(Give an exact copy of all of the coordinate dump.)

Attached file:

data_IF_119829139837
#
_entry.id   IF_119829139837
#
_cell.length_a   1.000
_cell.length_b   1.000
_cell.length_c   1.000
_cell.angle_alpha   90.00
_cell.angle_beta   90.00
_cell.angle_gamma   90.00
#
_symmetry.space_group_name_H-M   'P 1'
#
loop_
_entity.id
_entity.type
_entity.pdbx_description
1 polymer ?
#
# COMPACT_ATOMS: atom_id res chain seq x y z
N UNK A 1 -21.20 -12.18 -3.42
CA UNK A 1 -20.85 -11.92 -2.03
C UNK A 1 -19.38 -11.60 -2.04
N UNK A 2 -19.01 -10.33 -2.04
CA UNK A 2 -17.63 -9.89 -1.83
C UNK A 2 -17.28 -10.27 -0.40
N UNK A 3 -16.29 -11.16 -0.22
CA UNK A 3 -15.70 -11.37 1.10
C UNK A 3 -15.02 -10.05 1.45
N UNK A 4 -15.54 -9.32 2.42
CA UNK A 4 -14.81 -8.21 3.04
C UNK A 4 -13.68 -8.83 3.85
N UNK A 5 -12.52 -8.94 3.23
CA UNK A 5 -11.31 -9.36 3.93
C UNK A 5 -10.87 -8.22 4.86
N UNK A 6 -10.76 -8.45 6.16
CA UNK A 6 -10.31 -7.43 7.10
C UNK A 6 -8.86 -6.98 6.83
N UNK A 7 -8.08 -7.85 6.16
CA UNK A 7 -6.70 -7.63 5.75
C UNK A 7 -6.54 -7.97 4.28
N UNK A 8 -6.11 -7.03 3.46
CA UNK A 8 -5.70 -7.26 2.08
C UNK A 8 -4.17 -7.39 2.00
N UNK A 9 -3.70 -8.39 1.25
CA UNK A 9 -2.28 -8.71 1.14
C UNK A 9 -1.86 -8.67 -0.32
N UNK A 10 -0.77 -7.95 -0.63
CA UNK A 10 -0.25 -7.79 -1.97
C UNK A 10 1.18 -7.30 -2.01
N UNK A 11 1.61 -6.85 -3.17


data_IF_119829139837
#
_entry.id   IF_119829139837
#
_cell.length_a   1.000
_cell.length_b   1.000
_cell.length_c   1.000
_cell.angle_alpha   90.00
_cell.angle_beta   90.00
_cell.angle_gamma   90.00
#
_symmetry.space_group_name_H-M   'P 1'
#
loop_
_entity.id
_entity.type
_entity.pdbx_description
1 polymer ?
#
# COMPACT_ATOMS: atom_id res chain seq x y z
N UNK A 1 -21.20 -12.18 -3.42
CA UNK A 1 -20.85 -11.92 -2.03
C UNK A 1 -19.38 -11.60 -2.04
N UNK A 2 -19.01 -10.33 -2.04
CA UNK A 2 -17.63 -9.89 -1.83
C UNK A 2 -17.28 -10.27 -0.40
N UNK A 3 -16.29 -11.16 -0.22
CA UNK A 3 -15.70 -11.37 1.10
C UNK A 3 -15.02 -10.05 1.45
N UNK A 4 -15.54 -9.32 2.42
CA UNK A 4 -14.81 -8.21 3.04
C UNK A 4 -13.68 -8.83 3.85
N UNK A 5 -12.52 -8.94 3.23
CA UNK A 5 -11.31 -9.36 3.93
C UNK A 5 -10.87 -8.22 4.86
N UNK A 6 -10.76 -8.45 6.16
CA UNK A 6 -10.31 -7.43 7.10
C UNK A 6 -8.86 -6.98 6.83
N UNK A 7 -8.08 -7.85 6.16
CA UNK A 7 -6.70 -7.63 5.75
C UNK A 7 -6.54 -7.97 4.28
N UNK A 8 -6.11 -7.03 3.46
CA UNK A 8 -5.70 -7.26 2.08
C UNK A 8 -4.17 -7.39 2.00
N UNK A 9 -3.70 -8.39 1.25
CA UNK A 9 -2.28 -8.71 1.14
C UNK A 9 -1.86 -8.67 -0.32
N UNK A 10 -0.77 -7.95 -0.63
CA UNK A 10 -0.25 -7.79 -1.97
C UNK A 10 1.18 -7.30 -2.01
N UNK A 11 1.61 -6.85 -3.17